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such in the score. The theme, recalling the piano scherzo in E minor, Op. 4 and the later piano capricci in its uncouth and sullen tone, is stated in the piano. An episode in the orchestra, derived from the rhythmic figure of the piano theme, is continued later in the solo instrument. This forms a concise sonata-form exposition which closes in A major, and is repeated. A development follows which introduces a new jubilant theme in the D major, which has the effect of a trio section. There is a free sonata-like recapitulation of the themes of the exposition, after which a coda, giving freest scope to the piano and orchestra, brings this unique movement to a close.
The orchestra begins the third movement (Aitdante, B-flat major, 6-4 time) with a broad melody for the cello, a forethought of the sad sweet melody of the later song "Immer leiser wird mein Schlummer"; and, after its restatement in which the oboe joins the cello, the piano sounds a figure derived from the same theme. Then in typical Brahms fashion there is a closely woven passage which, in spite of its familiar material, is treated in an improvisatory manner. After a sudden change to F-sharp major, a new melody, found in Brahms' song "Todessehen," Op. 86, is stated in the piano accompaniment by two clarinets. "The melody," writes Tovey, "consists of few notes spaced like the first stars that penetrate the sky at sunset. When the strings join in, the calm is as deep as the ocean that we have witnessed in the storms of this huge piece of music." The first theme returns to the cello in F-sharp minor, and a recapitulation of the opening in the orchestra, this time ornamented by a figure in the piano, brings this lovely movement to a quiet and serene close.
The fourth movement (Allegretto grazioso, B-flat major, 2-4 time), an airy, glittering, and delicately animated finale, presents no trumpets and drums, although after such a tremendous treatment as this concerto has received, one might expect a more triumphant close. The piano states the first rhythmic theme, and it is soon followed by another idea, almost Hungarian in style, which alternates between woodwinds and strings. Another section of it is heard in the solo instrument which leads to a playful subject, still in the piano and accompanied by pizzicato strings. An elaborate development of this and subsidiary material follows, and all is climaxed with a lengthy coda.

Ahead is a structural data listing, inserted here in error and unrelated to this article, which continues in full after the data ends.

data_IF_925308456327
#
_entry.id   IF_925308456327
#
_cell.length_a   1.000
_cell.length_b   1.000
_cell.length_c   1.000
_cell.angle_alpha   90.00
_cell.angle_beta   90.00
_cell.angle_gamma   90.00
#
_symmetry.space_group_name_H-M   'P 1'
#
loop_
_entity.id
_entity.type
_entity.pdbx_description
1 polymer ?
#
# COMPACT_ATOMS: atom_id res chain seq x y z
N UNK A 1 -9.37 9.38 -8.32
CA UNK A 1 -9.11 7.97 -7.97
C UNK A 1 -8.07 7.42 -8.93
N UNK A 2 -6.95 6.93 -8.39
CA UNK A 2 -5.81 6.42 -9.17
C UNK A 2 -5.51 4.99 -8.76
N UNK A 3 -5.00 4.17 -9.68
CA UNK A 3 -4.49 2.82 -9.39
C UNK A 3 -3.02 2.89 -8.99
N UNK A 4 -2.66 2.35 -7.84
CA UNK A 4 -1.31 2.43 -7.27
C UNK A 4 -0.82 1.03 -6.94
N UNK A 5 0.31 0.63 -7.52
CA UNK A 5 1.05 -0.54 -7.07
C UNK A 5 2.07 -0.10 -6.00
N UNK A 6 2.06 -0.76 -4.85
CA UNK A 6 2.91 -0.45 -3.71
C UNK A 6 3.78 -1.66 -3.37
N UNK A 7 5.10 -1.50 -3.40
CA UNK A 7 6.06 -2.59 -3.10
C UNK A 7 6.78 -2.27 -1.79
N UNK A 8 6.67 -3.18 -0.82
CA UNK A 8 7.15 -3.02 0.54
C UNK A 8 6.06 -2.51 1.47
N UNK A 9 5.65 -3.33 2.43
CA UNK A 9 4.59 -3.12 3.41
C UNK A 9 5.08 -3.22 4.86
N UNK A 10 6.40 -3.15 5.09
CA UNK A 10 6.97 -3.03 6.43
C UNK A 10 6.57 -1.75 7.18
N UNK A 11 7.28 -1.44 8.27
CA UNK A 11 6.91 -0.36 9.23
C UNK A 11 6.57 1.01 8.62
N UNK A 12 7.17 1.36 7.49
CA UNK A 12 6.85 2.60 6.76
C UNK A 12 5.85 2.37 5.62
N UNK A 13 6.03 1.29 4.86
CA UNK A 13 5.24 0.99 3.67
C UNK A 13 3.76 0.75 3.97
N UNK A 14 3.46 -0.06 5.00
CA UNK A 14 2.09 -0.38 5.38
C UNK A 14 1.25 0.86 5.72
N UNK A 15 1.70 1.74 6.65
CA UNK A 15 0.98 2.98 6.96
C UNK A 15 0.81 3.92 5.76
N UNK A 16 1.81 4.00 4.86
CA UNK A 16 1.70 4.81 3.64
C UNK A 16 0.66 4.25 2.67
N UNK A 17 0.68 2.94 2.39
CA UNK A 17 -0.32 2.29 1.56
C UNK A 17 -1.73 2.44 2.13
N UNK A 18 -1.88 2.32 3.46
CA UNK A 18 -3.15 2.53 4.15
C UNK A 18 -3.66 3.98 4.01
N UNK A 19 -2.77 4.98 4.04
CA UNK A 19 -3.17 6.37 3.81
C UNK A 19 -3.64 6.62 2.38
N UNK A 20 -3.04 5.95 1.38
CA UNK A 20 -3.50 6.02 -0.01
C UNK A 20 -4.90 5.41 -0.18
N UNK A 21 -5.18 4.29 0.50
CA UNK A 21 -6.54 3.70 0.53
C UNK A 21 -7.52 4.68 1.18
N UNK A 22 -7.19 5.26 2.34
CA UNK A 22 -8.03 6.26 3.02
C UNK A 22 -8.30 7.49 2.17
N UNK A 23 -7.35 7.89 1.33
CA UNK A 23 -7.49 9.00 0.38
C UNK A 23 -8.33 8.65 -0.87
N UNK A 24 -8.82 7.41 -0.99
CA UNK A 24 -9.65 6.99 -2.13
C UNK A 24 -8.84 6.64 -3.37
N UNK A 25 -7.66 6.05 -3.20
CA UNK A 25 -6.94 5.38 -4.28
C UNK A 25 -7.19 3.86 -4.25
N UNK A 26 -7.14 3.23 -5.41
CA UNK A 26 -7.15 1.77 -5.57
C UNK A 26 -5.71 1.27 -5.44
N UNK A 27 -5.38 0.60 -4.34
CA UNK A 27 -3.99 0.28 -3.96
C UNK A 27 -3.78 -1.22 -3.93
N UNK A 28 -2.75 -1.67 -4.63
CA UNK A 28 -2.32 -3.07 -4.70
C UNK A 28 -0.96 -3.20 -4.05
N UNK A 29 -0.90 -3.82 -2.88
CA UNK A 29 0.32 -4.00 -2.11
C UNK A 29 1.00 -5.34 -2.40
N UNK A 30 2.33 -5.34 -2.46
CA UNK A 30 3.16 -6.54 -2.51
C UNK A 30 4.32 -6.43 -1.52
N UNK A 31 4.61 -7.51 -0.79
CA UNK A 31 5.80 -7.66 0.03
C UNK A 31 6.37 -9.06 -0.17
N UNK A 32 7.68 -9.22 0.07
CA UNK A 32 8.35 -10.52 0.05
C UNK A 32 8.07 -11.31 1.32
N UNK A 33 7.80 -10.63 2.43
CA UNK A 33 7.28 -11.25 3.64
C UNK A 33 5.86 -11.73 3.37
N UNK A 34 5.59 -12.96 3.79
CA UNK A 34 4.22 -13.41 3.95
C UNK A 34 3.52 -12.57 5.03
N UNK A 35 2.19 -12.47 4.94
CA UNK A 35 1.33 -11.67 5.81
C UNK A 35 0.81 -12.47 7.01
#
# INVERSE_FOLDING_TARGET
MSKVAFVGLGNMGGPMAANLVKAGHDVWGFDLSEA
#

Donald Francis Tovey, Essays in Musical Analysis (London: Oxford University Press, 1936), III, 124.
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Sunday Evening, May 6 "Te Deum laudamus............Bruckner
Anton Bruckner was born at Ausfelden, Austria, September 4, 1824; died at Vienna, October 11, 1896.
Into the dark abyss he made his way,
Both nether worlds he saw, and in the might
Of his great soul beheld God's splendor bright,
And gave to us on earth true light of day:
Star of supremest worth with its clear ray,
Heaven's secrets he revealed to us through our dim sight,
And had for guerdon, what the base world's spite
Oft gives to souls that noblest grace display.
--Michael Angelo (Sonnet-tribute to Dante)
Anton Bruckner has remained one of the most puzzling figures in the history of music. In spite of all explanations, the discrepancies between the man, a patient, naive, sensitive, and pitiable soul accepting defeat from life and the artist, adamant in his artistic faith, never once forsaking it however the world might judge or ignore him, have never been satisfactorily reconciled. His modest and subservient demeanor and his retiring nature will always stand in the strangest opposition to the imperial grandeur and dignity of his musical mind and the full majesty and rich eloquence of his music.
To recount the details of his life would be to enumerate the cruel tricks of fate, disillusionments, failures, and unbelievable personal hurts that were his lot on this earth. His life offers no drama, no romance; it is simply the sad story of a poor schoolmaster who seemed destined to face an unsympathetic world alone, helpless against the realities of life, and incapable of revealing, in terms the world could understand and would accept, the beauty of which he alone seemed to be aware. For his futile attempts he won no other reward than neglect, scorn, and spiritual abuse beyond description.
Inarticulate in the world in which he spent his mortal days, he spoke, however, a strange and exalted language in his own sphere of music. Here his speech was transfigured--he was a seer at one time, speaking of incredible things,